Close binary systems are stellar "laboratories" that give astronomers a great chance to study stellar evolution. Two stars in tandem may end their lives in quite a different way than if they had evolved in isolation. Each system has a different story to tell. In addition, mass transfer can lead to some of the most spectacular high-energy phenomena in astronomy.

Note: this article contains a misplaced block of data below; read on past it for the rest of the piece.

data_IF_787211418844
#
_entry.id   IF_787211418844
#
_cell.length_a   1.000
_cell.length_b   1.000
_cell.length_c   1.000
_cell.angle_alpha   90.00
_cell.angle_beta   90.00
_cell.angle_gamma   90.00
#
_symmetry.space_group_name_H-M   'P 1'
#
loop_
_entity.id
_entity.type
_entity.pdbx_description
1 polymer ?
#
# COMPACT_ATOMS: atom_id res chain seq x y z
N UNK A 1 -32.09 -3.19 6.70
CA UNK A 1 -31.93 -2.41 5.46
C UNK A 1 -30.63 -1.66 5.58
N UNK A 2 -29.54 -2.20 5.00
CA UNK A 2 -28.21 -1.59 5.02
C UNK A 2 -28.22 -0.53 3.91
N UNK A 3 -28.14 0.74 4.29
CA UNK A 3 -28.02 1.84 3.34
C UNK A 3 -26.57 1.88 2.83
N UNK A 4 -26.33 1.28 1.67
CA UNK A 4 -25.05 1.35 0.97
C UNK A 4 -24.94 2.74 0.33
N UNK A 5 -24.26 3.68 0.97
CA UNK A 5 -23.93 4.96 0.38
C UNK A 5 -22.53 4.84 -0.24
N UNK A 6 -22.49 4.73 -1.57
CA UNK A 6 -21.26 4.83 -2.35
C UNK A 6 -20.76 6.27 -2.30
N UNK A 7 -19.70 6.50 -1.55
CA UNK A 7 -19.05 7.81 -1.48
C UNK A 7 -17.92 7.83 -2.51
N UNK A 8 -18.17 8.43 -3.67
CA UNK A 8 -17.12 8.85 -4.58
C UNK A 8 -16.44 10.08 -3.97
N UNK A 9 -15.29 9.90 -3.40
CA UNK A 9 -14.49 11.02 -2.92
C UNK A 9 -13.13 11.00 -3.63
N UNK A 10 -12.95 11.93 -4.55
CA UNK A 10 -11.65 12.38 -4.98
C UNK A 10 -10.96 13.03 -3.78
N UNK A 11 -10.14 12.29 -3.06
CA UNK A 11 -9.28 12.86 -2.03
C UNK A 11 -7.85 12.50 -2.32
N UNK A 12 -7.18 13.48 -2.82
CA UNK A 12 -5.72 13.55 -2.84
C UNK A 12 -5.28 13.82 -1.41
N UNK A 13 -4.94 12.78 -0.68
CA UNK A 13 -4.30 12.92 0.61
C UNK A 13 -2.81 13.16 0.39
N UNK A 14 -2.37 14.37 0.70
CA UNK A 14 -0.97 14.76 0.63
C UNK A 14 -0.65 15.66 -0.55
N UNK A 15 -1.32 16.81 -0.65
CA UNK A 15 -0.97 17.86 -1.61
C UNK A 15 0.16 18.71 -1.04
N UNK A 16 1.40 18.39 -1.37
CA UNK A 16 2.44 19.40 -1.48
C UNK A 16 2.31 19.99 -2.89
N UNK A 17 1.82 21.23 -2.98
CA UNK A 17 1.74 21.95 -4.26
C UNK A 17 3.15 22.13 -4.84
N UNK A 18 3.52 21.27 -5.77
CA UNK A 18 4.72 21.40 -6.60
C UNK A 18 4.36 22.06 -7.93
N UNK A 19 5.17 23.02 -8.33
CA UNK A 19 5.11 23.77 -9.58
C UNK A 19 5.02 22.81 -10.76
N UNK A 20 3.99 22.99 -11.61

A contact binary would make a strange "sun" in the sky of some imaginary world. The nearest and most famous example is W Ursae Majors in the constellation Ursa Major (better known as the Big Dipper). Contact binaries consist of stars of rather similar mass, both filling their Roche lobes. They have total masses ranging from 0.8 to 5 solar masses, and because they are so close together, their common revolution periods are very short, less than 1.5 days. Many of the shortest period binaries are discovered by their X-ray emission. Material that falls from one star onto a compact companion accelerates and heats to millions of Kelvin, at which point it will give off radiation in the form of X-rays. A binary called 4U 1820-30 with a period of only 11 minutes was discovered in 1986 by the European orbiting X-ray observatory, EXOSAT. The binary is apparently a neutron star orbiting a white dwarf, about 6000 parsecs away. In 2010, two white dwarfs were found to orbit each other every five minutes; the speed of the stars in the HM Cancri system is a blistering 310 miles per second. Theoretically, mass loss could produce contact binaries with periods as short as 2 minutes! Somewhere in our galaxy there might be a planet in whose sky is a glowing figure eight doing cartwheels like some bizarre advertising gimmick.